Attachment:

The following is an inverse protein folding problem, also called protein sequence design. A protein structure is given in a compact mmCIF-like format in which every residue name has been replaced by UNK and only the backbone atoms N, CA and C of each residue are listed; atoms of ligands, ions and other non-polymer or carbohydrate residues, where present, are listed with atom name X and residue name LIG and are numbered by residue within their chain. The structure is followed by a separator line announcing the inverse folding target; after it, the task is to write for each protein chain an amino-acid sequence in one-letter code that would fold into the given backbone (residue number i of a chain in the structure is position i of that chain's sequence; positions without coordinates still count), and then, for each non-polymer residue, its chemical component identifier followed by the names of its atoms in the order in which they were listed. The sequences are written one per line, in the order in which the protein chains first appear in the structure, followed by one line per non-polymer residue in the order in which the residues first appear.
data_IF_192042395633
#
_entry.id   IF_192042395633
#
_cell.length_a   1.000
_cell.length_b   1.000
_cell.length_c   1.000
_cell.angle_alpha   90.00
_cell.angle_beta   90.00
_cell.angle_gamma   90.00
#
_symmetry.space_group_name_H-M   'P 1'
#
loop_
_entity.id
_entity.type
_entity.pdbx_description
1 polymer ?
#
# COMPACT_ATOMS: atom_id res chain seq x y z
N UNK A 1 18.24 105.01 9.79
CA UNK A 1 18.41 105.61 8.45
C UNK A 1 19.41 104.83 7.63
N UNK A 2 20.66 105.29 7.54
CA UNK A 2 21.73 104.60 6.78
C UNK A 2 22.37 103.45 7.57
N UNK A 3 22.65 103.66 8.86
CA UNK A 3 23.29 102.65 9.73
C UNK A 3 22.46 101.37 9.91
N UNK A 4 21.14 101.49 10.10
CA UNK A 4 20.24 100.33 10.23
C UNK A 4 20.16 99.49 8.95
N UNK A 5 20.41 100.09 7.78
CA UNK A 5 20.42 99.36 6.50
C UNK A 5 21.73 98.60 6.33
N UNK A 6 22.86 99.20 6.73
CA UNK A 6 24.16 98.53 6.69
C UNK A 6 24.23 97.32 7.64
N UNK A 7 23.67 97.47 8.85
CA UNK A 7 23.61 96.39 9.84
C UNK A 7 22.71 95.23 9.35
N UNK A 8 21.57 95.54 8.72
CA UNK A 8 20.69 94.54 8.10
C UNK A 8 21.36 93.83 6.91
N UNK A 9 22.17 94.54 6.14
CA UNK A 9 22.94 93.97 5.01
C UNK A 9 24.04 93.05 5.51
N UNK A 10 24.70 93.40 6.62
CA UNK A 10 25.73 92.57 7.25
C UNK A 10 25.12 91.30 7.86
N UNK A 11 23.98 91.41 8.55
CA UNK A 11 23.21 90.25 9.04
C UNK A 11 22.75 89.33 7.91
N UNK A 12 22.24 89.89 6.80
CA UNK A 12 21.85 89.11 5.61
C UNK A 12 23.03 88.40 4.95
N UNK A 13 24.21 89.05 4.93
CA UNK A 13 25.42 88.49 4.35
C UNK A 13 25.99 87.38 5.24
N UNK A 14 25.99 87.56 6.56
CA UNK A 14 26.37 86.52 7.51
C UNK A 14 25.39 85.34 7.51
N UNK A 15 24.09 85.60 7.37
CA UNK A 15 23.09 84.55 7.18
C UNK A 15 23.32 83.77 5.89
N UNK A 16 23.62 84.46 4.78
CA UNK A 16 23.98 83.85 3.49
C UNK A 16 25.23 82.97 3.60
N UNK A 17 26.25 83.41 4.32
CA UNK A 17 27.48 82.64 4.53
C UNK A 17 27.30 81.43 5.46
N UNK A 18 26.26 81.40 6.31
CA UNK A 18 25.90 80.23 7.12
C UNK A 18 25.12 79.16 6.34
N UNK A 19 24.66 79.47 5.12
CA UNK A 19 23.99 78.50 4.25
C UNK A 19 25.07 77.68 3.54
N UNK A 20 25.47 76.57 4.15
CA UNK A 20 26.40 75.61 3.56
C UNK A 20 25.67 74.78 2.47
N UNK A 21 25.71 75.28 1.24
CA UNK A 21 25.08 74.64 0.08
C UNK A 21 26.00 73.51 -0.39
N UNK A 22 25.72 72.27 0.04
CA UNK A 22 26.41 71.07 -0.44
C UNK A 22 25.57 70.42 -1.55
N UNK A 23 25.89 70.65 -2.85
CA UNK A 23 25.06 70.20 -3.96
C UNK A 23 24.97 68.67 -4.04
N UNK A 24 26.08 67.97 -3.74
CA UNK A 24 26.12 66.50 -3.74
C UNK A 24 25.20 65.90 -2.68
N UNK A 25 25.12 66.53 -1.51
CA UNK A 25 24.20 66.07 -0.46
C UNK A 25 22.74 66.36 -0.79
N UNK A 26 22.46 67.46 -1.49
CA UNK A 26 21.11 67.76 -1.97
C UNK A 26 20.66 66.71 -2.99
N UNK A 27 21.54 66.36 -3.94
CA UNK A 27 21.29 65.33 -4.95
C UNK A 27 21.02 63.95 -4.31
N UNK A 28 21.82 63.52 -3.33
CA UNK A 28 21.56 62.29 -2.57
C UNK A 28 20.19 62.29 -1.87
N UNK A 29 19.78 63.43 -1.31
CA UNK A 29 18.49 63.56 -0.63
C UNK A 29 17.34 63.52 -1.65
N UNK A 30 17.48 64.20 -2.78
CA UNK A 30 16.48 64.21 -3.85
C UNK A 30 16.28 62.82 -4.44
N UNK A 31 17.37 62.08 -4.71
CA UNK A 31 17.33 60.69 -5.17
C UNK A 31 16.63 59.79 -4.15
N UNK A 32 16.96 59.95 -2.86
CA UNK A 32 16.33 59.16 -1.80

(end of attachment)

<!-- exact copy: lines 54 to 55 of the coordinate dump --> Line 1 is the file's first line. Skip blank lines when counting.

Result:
C UNK A 11 22.75 89.33 7.91
N UNK A 12 22.24 89.89 6.80